7. Be wary of the owner secretly finding other tenants before a close. This happened to me, and I understand it happens frequently. This could happen if a tenant moves out (many do, they get nervous about new owners, etc.) And Th owner finds new tenants just so you and the lender are happy. The problem is, that the owner has to find tenants in a hurry and will gladly except any warm body to rent. You’ll pay for this down the road. (Bad tenants cost a lot. They pay late if at all, they ruin apartment carpeting, etc. They don’t want to leave because they have a hard time finding anywhere to go.) If you make an offer, include in your offer that the owner must notify you of any change in tenants, that you have right to review the acceptance process, see credit reports, etc., and that if he or she fails to do this, you can back out of the sale.

  8. Prepare now to be a landlord. Study. Find copies of contracts, and discuss them with a layer. Make sure that what you will stand up legally. Laws vary from area to area, so don’t just grab anything off the internet or out of a book; it may not sufficiently address the laws of your area. Also, don’t just accept that what other landlords in your area are using. Just because other people use them, doesn’t mean they’re good. I found a lawyer that had just been through the eviction process in my area on the side of the landlord. I recommend this approach to you.
    There are many things you will need to do as a new landlord right away. Things that should not wait. I studied "Landlording: by Leigh Robinson and recommend it to anyone who is interested in it.

Lastly, I find ownership and landlording fun. Will you? Don’t do it if you won’t. If you’re not sure, you will find this out now. If you enjoy learning about real estate and landlording, are sorta gung-ho about it, then, chances are you want to do this. If not, well . . . . Why would anyone want to do this if they don’t enjoy it? I doubt anyone can be successful unless there is a certain amount of satisfaction just in the day to day ins and outs of real-estate.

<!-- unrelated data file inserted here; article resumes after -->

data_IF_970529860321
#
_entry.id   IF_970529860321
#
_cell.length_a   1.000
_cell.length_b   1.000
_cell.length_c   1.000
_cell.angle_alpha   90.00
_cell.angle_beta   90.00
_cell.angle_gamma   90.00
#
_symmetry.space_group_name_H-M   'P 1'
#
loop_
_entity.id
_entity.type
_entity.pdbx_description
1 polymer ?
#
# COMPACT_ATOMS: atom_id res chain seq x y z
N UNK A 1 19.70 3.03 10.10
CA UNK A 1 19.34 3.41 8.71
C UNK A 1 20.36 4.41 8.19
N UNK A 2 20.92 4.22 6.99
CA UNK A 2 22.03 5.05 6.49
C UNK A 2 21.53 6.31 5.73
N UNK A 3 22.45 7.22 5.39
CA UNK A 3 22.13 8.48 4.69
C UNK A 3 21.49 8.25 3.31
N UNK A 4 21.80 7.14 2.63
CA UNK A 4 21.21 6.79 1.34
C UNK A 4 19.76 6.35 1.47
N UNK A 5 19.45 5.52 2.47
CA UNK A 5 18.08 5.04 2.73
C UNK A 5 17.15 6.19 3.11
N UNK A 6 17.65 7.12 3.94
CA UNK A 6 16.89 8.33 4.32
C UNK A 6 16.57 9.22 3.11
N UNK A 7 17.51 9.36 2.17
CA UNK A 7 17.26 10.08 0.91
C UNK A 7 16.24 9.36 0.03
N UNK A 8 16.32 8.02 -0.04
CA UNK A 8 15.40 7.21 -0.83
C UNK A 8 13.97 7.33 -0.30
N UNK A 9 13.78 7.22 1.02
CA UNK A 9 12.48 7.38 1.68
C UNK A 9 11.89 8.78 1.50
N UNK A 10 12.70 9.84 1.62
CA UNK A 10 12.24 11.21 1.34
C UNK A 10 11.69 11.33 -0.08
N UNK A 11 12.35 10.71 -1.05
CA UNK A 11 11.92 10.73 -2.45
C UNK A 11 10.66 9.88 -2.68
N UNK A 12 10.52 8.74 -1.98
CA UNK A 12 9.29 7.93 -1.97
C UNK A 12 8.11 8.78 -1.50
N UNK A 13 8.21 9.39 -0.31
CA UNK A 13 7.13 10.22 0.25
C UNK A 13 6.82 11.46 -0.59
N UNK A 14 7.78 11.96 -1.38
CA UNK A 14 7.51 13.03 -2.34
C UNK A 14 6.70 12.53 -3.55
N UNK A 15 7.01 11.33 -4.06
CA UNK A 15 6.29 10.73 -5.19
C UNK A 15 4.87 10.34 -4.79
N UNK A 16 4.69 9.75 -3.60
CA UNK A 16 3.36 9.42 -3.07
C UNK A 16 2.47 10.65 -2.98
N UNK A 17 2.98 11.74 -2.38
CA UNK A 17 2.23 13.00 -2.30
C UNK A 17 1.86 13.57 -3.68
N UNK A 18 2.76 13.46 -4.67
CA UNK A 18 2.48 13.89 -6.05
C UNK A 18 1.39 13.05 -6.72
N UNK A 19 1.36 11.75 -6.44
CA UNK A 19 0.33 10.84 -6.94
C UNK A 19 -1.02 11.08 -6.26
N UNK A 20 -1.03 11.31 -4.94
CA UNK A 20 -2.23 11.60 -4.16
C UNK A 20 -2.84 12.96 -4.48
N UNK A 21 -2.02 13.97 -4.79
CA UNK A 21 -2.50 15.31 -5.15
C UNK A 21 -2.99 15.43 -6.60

I have plans for what I might do over the next few years which may or may not pan out, but its fun researching and planning. I enjoyed studying and developing rental agreements. I enjoyed finding new tenants. Will you? If not, it would be a problem. Make sure this is something you want to do. Some like it, some don’t I live in my place, so my tenants know me. You will find many people say that you don’t want your tenants knowing you. This hasn’t been a problem with me. In the past year, I’ve replaced the tenants in both of my units. I was happy to get rid of the previous renters. Now, I have professional people, people with advanced college degrees. No noise. No mess. No arguing. These days, there is a lot of recently divorced people with their finances in good repair, or people starting a new life. In one unit I have a middle-aged woman who left her family to pursue a lesbian relationship, not ready to buy a place now. She’s master degree’d, and a very competent person. First thing she did was paint and make some minor repairs to a kitchen. It looks much nicer, and it cost me nothing. She always pays her rent on time. Because she’s a good renter, I want to keep her; I fix things immediately. I wrote into my lease agreements that essential repairs would be at my experience but that nonessential repairs require the tenants to pay a portion if they want the repairs made. So far this is working ok. There’s still an expense for me, but I’m repairing MY property. My other unit has a recently divorced CPA with a six-figure salary. There’s no problem with his finances despite the divorce, his ex makes more than he does. He may not stay a long time, but I will have him for a t least one year.

Just for your info. Good luck to you.